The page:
The Dominion Club Submits Plan to Re-emerge from Bankruptcy

A bankrupt golf course in Western Henrico has charted its course to reemerge as a sustainable business, but determining a winner in the Dominion Club saga is about as easy as chipping in from the rough.

A bankrupt golf course in Western Henrico has charted its course to reemerge as a sustainable business, but determining a winner in the Dominion Club saga is about as easy as chipping in from the rough.

Entities tied to HHHunt Corp., one of Richmond’s biggest real estate developers, plan to retain ownership of the Dominion Club and will repay just a fraction of the millions of dollars owed to members.

The plan also calls for the Hunt entities to support the club with a working capital loan over the next five years, to lower the monthly rent the club pays and to look to sell the club and distribute the proceeds to member/creditors within the next 12 years.

One final hurdle remains, however, before things at the Dominion Club can get back to normal.

The creditors, which in this case include most current and former members, must approve the plan.

“I think this is a very well negotiated and good deal for everyone,” said Vernon Inge, a lawyer with LeClairRyan who has represented the club in the case. “Assuming this gets through, it will be a strong reorganized club that can continue into the future.”

Marshall “Nick” Nichols, head of the creditors committee and a member of the club, said that the committee endorses the plan and that it will send a letter to members encouraging them to vote in favor of it.

The Dominion Club filed for Chapter 11 bankruptcy in January after it could not pay $1.7 million in initiation deposit refunds that had come due to about 100 members at the end of 2010. Another $10 million in deposit refunds was due down the road.

Although they argued throughout the process that paying the refund deposits was not their responsibility, Hunt and the other owning entities agreed to several levels of repayments that members can choose from as part of the resolution.

The first level, should members choose the option, will pay 11 cents on the dollar to the 124 members who were owed a combined $1.7 million.

Or they, along with other members whose fees were due down the road, can wait for the club and the related real estate to be sold with the hope that that option would fetch a higher payback.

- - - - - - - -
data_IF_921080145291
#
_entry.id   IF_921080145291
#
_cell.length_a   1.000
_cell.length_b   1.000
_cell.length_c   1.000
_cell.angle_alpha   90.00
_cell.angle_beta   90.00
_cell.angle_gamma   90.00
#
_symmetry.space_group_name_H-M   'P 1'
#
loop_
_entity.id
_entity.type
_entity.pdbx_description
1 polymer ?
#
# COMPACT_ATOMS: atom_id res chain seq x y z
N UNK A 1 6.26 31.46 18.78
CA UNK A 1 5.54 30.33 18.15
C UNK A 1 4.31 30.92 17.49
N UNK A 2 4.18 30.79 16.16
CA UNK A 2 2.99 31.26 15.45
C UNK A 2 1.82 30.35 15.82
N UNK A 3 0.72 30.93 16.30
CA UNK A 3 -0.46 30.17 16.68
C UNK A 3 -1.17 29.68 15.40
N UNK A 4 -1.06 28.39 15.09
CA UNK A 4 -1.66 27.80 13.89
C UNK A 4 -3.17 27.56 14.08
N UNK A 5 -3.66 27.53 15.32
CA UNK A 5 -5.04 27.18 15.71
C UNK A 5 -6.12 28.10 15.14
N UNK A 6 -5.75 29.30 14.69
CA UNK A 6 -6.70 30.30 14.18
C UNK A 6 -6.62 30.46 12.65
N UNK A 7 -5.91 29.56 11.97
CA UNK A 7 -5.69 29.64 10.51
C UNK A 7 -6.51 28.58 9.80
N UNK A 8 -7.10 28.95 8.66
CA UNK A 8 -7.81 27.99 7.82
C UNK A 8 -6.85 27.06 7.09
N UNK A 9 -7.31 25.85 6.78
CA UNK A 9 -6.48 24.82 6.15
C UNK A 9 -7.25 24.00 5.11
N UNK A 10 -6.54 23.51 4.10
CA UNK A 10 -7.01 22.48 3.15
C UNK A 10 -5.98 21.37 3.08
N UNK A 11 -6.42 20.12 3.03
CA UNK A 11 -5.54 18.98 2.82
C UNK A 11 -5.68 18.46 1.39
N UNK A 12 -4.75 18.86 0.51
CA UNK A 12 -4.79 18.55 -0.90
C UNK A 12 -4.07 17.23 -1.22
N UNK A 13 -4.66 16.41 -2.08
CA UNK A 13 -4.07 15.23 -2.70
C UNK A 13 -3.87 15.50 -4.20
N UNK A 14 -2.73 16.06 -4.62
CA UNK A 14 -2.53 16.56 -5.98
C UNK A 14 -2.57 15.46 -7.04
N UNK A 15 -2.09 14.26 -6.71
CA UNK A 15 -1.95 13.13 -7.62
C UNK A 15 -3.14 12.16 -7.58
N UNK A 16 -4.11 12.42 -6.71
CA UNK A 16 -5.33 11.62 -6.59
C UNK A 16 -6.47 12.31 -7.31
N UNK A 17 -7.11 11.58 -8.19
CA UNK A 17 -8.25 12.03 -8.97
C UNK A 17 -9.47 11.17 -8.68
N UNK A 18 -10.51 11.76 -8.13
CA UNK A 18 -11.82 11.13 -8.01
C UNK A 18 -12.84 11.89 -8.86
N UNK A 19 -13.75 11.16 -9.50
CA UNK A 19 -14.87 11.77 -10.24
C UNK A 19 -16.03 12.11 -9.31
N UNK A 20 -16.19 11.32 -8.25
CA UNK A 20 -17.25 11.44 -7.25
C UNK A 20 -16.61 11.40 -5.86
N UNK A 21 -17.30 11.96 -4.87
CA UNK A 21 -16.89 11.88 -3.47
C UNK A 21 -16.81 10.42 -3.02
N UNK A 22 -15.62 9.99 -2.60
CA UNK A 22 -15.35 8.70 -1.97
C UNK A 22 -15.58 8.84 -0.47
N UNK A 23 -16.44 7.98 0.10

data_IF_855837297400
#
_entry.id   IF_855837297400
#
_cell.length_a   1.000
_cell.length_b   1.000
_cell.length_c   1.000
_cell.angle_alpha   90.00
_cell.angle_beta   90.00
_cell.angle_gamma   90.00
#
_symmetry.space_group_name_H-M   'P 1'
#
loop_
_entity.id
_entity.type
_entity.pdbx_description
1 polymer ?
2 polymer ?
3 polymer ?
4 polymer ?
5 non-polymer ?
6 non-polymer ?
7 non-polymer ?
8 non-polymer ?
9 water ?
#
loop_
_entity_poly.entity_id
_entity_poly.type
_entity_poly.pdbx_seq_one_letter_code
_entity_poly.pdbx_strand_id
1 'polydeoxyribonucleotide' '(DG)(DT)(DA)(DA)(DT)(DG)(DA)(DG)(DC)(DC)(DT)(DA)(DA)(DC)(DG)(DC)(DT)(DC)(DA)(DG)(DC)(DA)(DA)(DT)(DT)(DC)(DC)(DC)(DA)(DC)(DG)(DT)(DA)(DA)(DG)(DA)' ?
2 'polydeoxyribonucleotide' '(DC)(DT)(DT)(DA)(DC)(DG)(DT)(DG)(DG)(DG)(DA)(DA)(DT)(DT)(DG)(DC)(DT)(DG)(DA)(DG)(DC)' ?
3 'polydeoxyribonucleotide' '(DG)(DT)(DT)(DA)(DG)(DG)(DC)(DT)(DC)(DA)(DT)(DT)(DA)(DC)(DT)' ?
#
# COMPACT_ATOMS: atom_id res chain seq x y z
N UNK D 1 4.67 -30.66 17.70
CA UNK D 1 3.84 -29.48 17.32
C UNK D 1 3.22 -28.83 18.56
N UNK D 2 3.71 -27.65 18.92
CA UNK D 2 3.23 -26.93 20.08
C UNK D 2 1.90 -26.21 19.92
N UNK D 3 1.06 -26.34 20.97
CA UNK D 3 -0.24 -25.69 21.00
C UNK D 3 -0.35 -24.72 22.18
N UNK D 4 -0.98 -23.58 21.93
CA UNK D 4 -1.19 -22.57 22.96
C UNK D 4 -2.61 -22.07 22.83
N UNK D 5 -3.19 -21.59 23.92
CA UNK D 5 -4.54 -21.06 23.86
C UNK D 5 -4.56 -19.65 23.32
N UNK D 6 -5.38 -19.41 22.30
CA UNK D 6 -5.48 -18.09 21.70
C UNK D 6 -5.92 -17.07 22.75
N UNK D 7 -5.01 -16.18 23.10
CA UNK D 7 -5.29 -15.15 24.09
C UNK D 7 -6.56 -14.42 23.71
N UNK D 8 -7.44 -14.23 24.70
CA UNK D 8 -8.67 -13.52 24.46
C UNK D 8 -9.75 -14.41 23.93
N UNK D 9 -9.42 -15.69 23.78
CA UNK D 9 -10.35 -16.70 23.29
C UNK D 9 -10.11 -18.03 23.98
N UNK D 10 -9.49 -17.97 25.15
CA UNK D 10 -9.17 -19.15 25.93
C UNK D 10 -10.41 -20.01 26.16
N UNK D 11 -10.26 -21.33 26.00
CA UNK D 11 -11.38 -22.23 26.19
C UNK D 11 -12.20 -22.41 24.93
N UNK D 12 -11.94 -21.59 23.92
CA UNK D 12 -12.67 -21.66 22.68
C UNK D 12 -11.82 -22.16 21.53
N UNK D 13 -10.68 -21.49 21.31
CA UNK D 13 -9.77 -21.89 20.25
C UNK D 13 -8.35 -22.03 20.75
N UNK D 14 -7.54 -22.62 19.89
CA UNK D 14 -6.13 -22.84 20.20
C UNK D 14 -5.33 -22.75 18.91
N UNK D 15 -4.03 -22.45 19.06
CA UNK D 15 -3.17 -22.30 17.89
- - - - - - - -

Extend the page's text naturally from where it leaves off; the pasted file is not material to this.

“There are a lot of things that have to take place over a period of time for the creditors to get any amount back,” said Nichols. “Whether all those things happen over basically the next 12 years is yet to be determined.”

The plan also says that if a sale of the club doesn’t occur within the next 12 years, the owners have to hold a fictitious sale in which sales prices will be assessed and member/creditors will get a percentage.

Both sides seem to agree that a sale of the club is not likely to happen anytime soon given the state of the economy and the health of the golf and country club industry.

Although Nichols thinks it is the best plan going forward, he expressed regret that things came to this.

“I don’t think there’s a winner. Everybody lost,” Nichols said. “The fact that we hopefully have a club going forward is really the only thing that’s a win.”

The club, founded in 1992, is owned by Harry H. Hunt III (4.5 percent), the HHHunt Corp. (0.5 percent) and the Hunt Family Trust II ( 95 percent). The club has been the centerpiece for Hunt’s real estate development in the giant Wyndham community.

And Hunt owns the land — through a subsidiary Loch Levan  – on which the club sits and collects the monthly rent paid by the club.

That lease rate was a divisive point in the case, as creditors argued that it was exorbitant and was a big part of the reason the club has never been profitable.

One of the terms of the plan is to lower the annual rent from $1.1 million to $754,000.

Even with that reduction, there’s no guarantee the club will be profitable.

“It will be shaky to break even, but it’s certainly feasible,” Nichols said. “It’s not going to be losing $456,000 a year like it had been.”

Despite the legal troubles involving the club’s ownership, golfers have been teeing up like nothing happened, according to Maggy Magee, the club’s membership director.

The club added 70 members this summer thanks to special pricing. Total membership stands at 849.

Although it’s forking over some money, the Hunt entities at the very worst will end up only paying a fraction of the more than $11 million that members fronted the club in deposits over the years.

“We still lost, as members, millions of dollars,” said Nichols, who put in $20,000 in refundable initiation deposits. “The balance was about $10 million that would come due starting in about another 10 years.”

Robbie Westermann, an attorney with Hirschler Fleischer who represented the club entities, couldn’t be reached by press time.

Tyler Brown of Hunton Williams, who represented the creditors committee, referred all questions to Nichols.

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Michael Schwartz

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